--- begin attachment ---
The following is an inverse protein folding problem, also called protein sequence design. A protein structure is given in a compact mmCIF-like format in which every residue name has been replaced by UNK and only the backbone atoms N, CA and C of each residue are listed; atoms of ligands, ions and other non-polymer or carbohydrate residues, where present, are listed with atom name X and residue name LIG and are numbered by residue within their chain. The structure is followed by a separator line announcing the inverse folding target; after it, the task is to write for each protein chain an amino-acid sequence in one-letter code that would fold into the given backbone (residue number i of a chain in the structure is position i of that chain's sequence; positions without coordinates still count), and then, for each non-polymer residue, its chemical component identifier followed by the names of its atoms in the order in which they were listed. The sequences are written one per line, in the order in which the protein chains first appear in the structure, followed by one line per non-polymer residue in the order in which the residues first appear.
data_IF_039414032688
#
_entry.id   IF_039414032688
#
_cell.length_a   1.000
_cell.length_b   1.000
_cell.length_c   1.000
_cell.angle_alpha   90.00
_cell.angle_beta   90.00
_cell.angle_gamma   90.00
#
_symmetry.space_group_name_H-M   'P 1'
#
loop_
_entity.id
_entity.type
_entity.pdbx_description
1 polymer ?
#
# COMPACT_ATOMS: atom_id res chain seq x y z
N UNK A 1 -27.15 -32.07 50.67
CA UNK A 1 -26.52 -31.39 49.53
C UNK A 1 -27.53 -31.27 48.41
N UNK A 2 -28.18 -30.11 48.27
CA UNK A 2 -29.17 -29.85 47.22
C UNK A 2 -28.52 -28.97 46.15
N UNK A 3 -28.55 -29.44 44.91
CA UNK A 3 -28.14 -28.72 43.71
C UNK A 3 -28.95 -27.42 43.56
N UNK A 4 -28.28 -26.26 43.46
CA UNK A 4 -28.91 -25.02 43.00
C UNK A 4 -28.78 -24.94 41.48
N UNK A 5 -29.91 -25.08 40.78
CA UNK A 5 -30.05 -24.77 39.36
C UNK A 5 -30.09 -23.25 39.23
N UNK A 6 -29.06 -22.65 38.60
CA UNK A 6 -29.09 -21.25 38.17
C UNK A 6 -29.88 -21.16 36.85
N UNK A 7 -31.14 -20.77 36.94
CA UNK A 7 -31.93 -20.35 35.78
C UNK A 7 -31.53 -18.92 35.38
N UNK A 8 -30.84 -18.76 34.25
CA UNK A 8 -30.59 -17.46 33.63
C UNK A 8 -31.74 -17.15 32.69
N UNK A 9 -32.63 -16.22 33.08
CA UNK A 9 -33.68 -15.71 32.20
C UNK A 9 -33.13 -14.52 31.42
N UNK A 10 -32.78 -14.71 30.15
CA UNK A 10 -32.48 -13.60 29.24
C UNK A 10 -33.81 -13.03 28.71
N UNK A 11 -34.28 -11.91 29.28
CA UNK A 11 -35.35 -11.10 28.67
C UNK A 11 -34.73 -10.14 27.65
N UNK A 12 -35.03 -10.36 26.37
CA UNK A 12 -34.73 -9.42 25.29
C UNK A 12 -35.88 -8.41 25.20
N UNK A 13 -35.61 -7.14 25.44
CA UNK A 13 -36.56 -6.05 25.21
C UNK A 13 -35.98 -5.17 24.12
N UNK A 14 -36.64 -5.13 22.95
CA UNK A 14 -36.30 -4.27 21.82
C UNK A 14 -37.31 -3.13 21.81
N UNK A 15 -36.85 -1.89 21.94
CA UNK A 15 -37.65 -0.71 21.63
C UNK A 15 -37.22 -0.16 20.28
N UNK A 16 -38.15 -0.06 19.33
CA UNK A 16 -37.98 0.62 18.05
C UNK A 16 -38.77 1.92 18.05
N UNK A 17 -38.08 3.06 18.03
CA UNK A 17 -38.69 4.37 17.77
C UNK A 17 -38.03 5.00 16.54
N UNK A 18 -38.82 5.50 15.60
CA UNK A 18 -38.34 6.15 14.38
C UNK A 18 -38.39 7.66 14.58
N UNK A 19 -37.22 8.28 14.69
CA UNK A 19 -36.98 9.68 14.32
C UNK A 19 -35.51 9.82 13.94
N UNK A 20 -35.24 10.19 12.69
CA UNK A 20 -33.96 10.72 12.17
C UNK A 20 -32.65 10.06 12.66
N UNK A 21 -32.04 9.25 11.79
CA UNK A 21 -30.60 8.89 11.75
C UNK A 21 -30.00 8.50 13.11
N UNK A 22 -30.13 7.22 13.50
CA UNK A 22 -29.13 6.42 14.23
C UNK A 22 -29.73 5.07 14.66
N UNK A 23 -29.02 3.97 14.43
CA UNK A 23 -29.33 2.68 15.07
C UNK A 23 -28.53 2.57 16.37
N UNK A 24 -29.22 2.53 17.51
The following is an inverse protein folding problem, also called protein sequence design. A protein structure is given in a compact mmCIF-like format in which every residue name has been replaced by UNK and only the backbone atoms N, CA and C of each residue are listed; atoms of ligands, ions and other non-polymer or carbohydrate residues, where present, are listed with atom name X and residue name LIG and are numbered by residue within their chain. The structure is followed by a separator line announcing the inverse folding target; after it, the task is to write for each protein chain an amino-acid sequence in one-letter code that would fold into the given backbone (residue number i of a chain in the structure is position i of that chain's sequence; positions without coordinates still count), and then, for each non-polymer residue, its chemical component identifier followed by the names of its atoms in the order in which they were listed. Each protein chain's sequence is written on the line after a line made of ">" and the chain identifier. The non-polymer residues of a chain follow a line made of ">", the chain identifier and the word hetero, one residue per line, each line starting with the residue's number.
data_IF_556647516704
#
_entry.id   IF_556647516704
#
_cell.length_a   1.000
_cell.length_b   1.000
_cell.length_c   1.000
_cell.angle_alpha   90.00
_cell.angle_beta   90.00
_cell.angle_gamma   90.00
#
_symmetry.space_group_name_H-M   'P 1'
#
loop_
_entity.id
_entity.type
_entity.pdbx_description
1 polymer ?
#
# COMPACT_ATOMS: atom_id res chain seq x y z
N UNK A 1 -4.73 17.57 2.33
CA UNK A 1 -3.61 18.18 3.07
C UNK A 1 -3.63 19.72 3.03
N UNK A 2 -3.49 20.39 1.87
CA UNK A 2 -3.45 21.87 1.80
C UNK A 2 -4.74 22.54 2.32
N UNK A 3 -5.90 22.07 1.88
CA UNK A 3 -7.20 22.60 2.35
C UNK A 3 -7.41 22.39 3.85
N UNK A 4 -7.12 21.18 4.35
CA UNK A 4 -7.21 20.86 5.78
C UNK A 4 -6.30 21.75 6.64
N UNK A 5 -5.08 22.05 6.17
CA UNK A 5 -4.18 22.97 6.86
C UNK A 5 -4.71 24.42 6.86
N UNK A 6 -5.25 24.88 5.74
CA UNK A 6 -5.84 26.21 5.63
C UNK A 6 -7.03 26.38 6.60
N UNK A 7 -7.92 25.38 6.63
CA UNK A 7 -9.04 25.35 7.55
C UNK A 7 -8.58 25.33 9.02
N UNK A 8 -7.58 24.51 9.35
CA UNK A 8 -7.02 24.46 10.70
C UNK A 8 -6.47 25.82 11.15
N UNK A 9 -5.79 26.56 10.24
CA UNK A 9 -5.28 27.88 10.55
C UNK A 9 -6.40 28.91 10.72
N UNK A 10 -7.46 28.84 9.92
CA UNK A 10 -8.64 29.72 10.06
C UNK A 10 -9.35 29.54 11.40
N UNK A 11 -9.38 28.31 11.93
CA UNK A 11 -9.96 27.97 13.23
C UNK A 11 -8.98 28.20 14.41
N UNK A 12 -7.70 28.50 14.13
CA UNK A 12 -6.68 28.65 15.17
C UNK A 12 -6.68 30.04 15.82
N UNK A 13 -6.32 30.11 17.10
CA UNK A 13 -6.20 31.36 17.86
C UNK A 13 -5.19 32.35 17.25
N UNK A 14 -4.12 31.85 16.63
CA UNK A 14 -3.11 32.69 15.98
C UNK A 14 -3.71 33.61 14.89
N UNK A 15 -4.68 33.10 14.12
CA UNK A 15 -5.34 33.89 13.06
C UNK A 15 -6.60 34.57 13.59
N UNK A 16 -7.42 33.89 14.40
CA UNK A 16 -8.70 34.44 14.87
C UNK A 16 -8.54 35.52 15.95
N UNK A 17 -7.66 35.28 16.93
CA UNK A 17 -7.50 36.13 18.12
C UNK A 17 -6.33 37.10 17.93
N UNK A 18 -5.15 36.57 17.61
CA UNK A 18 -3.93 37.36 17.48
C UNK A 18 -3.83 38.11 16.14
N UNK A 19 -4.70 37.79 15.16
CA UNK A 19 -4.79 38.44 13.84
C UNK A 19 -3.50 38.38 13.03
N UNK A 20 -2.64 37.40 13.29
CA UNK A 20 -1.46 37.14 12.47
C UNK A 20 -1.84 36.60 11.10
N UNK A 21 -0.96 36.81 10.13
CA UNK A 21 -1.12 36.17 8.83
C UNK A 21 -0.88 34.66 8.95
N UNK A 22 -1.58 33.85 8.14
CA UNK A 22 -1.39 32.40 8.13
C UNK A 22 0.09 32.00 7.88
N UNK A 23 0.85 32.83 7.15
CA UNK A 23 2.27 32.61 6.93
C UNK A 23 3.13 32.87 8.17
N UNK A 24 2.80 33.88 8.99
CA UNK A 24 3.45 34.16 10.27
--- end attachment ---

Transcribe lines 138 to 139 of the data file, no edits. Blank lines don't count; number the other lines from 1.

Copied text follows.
CA UNK A 9 -5.28 27.88 10.55
C UNK A 9 -6.40 28.91 10.72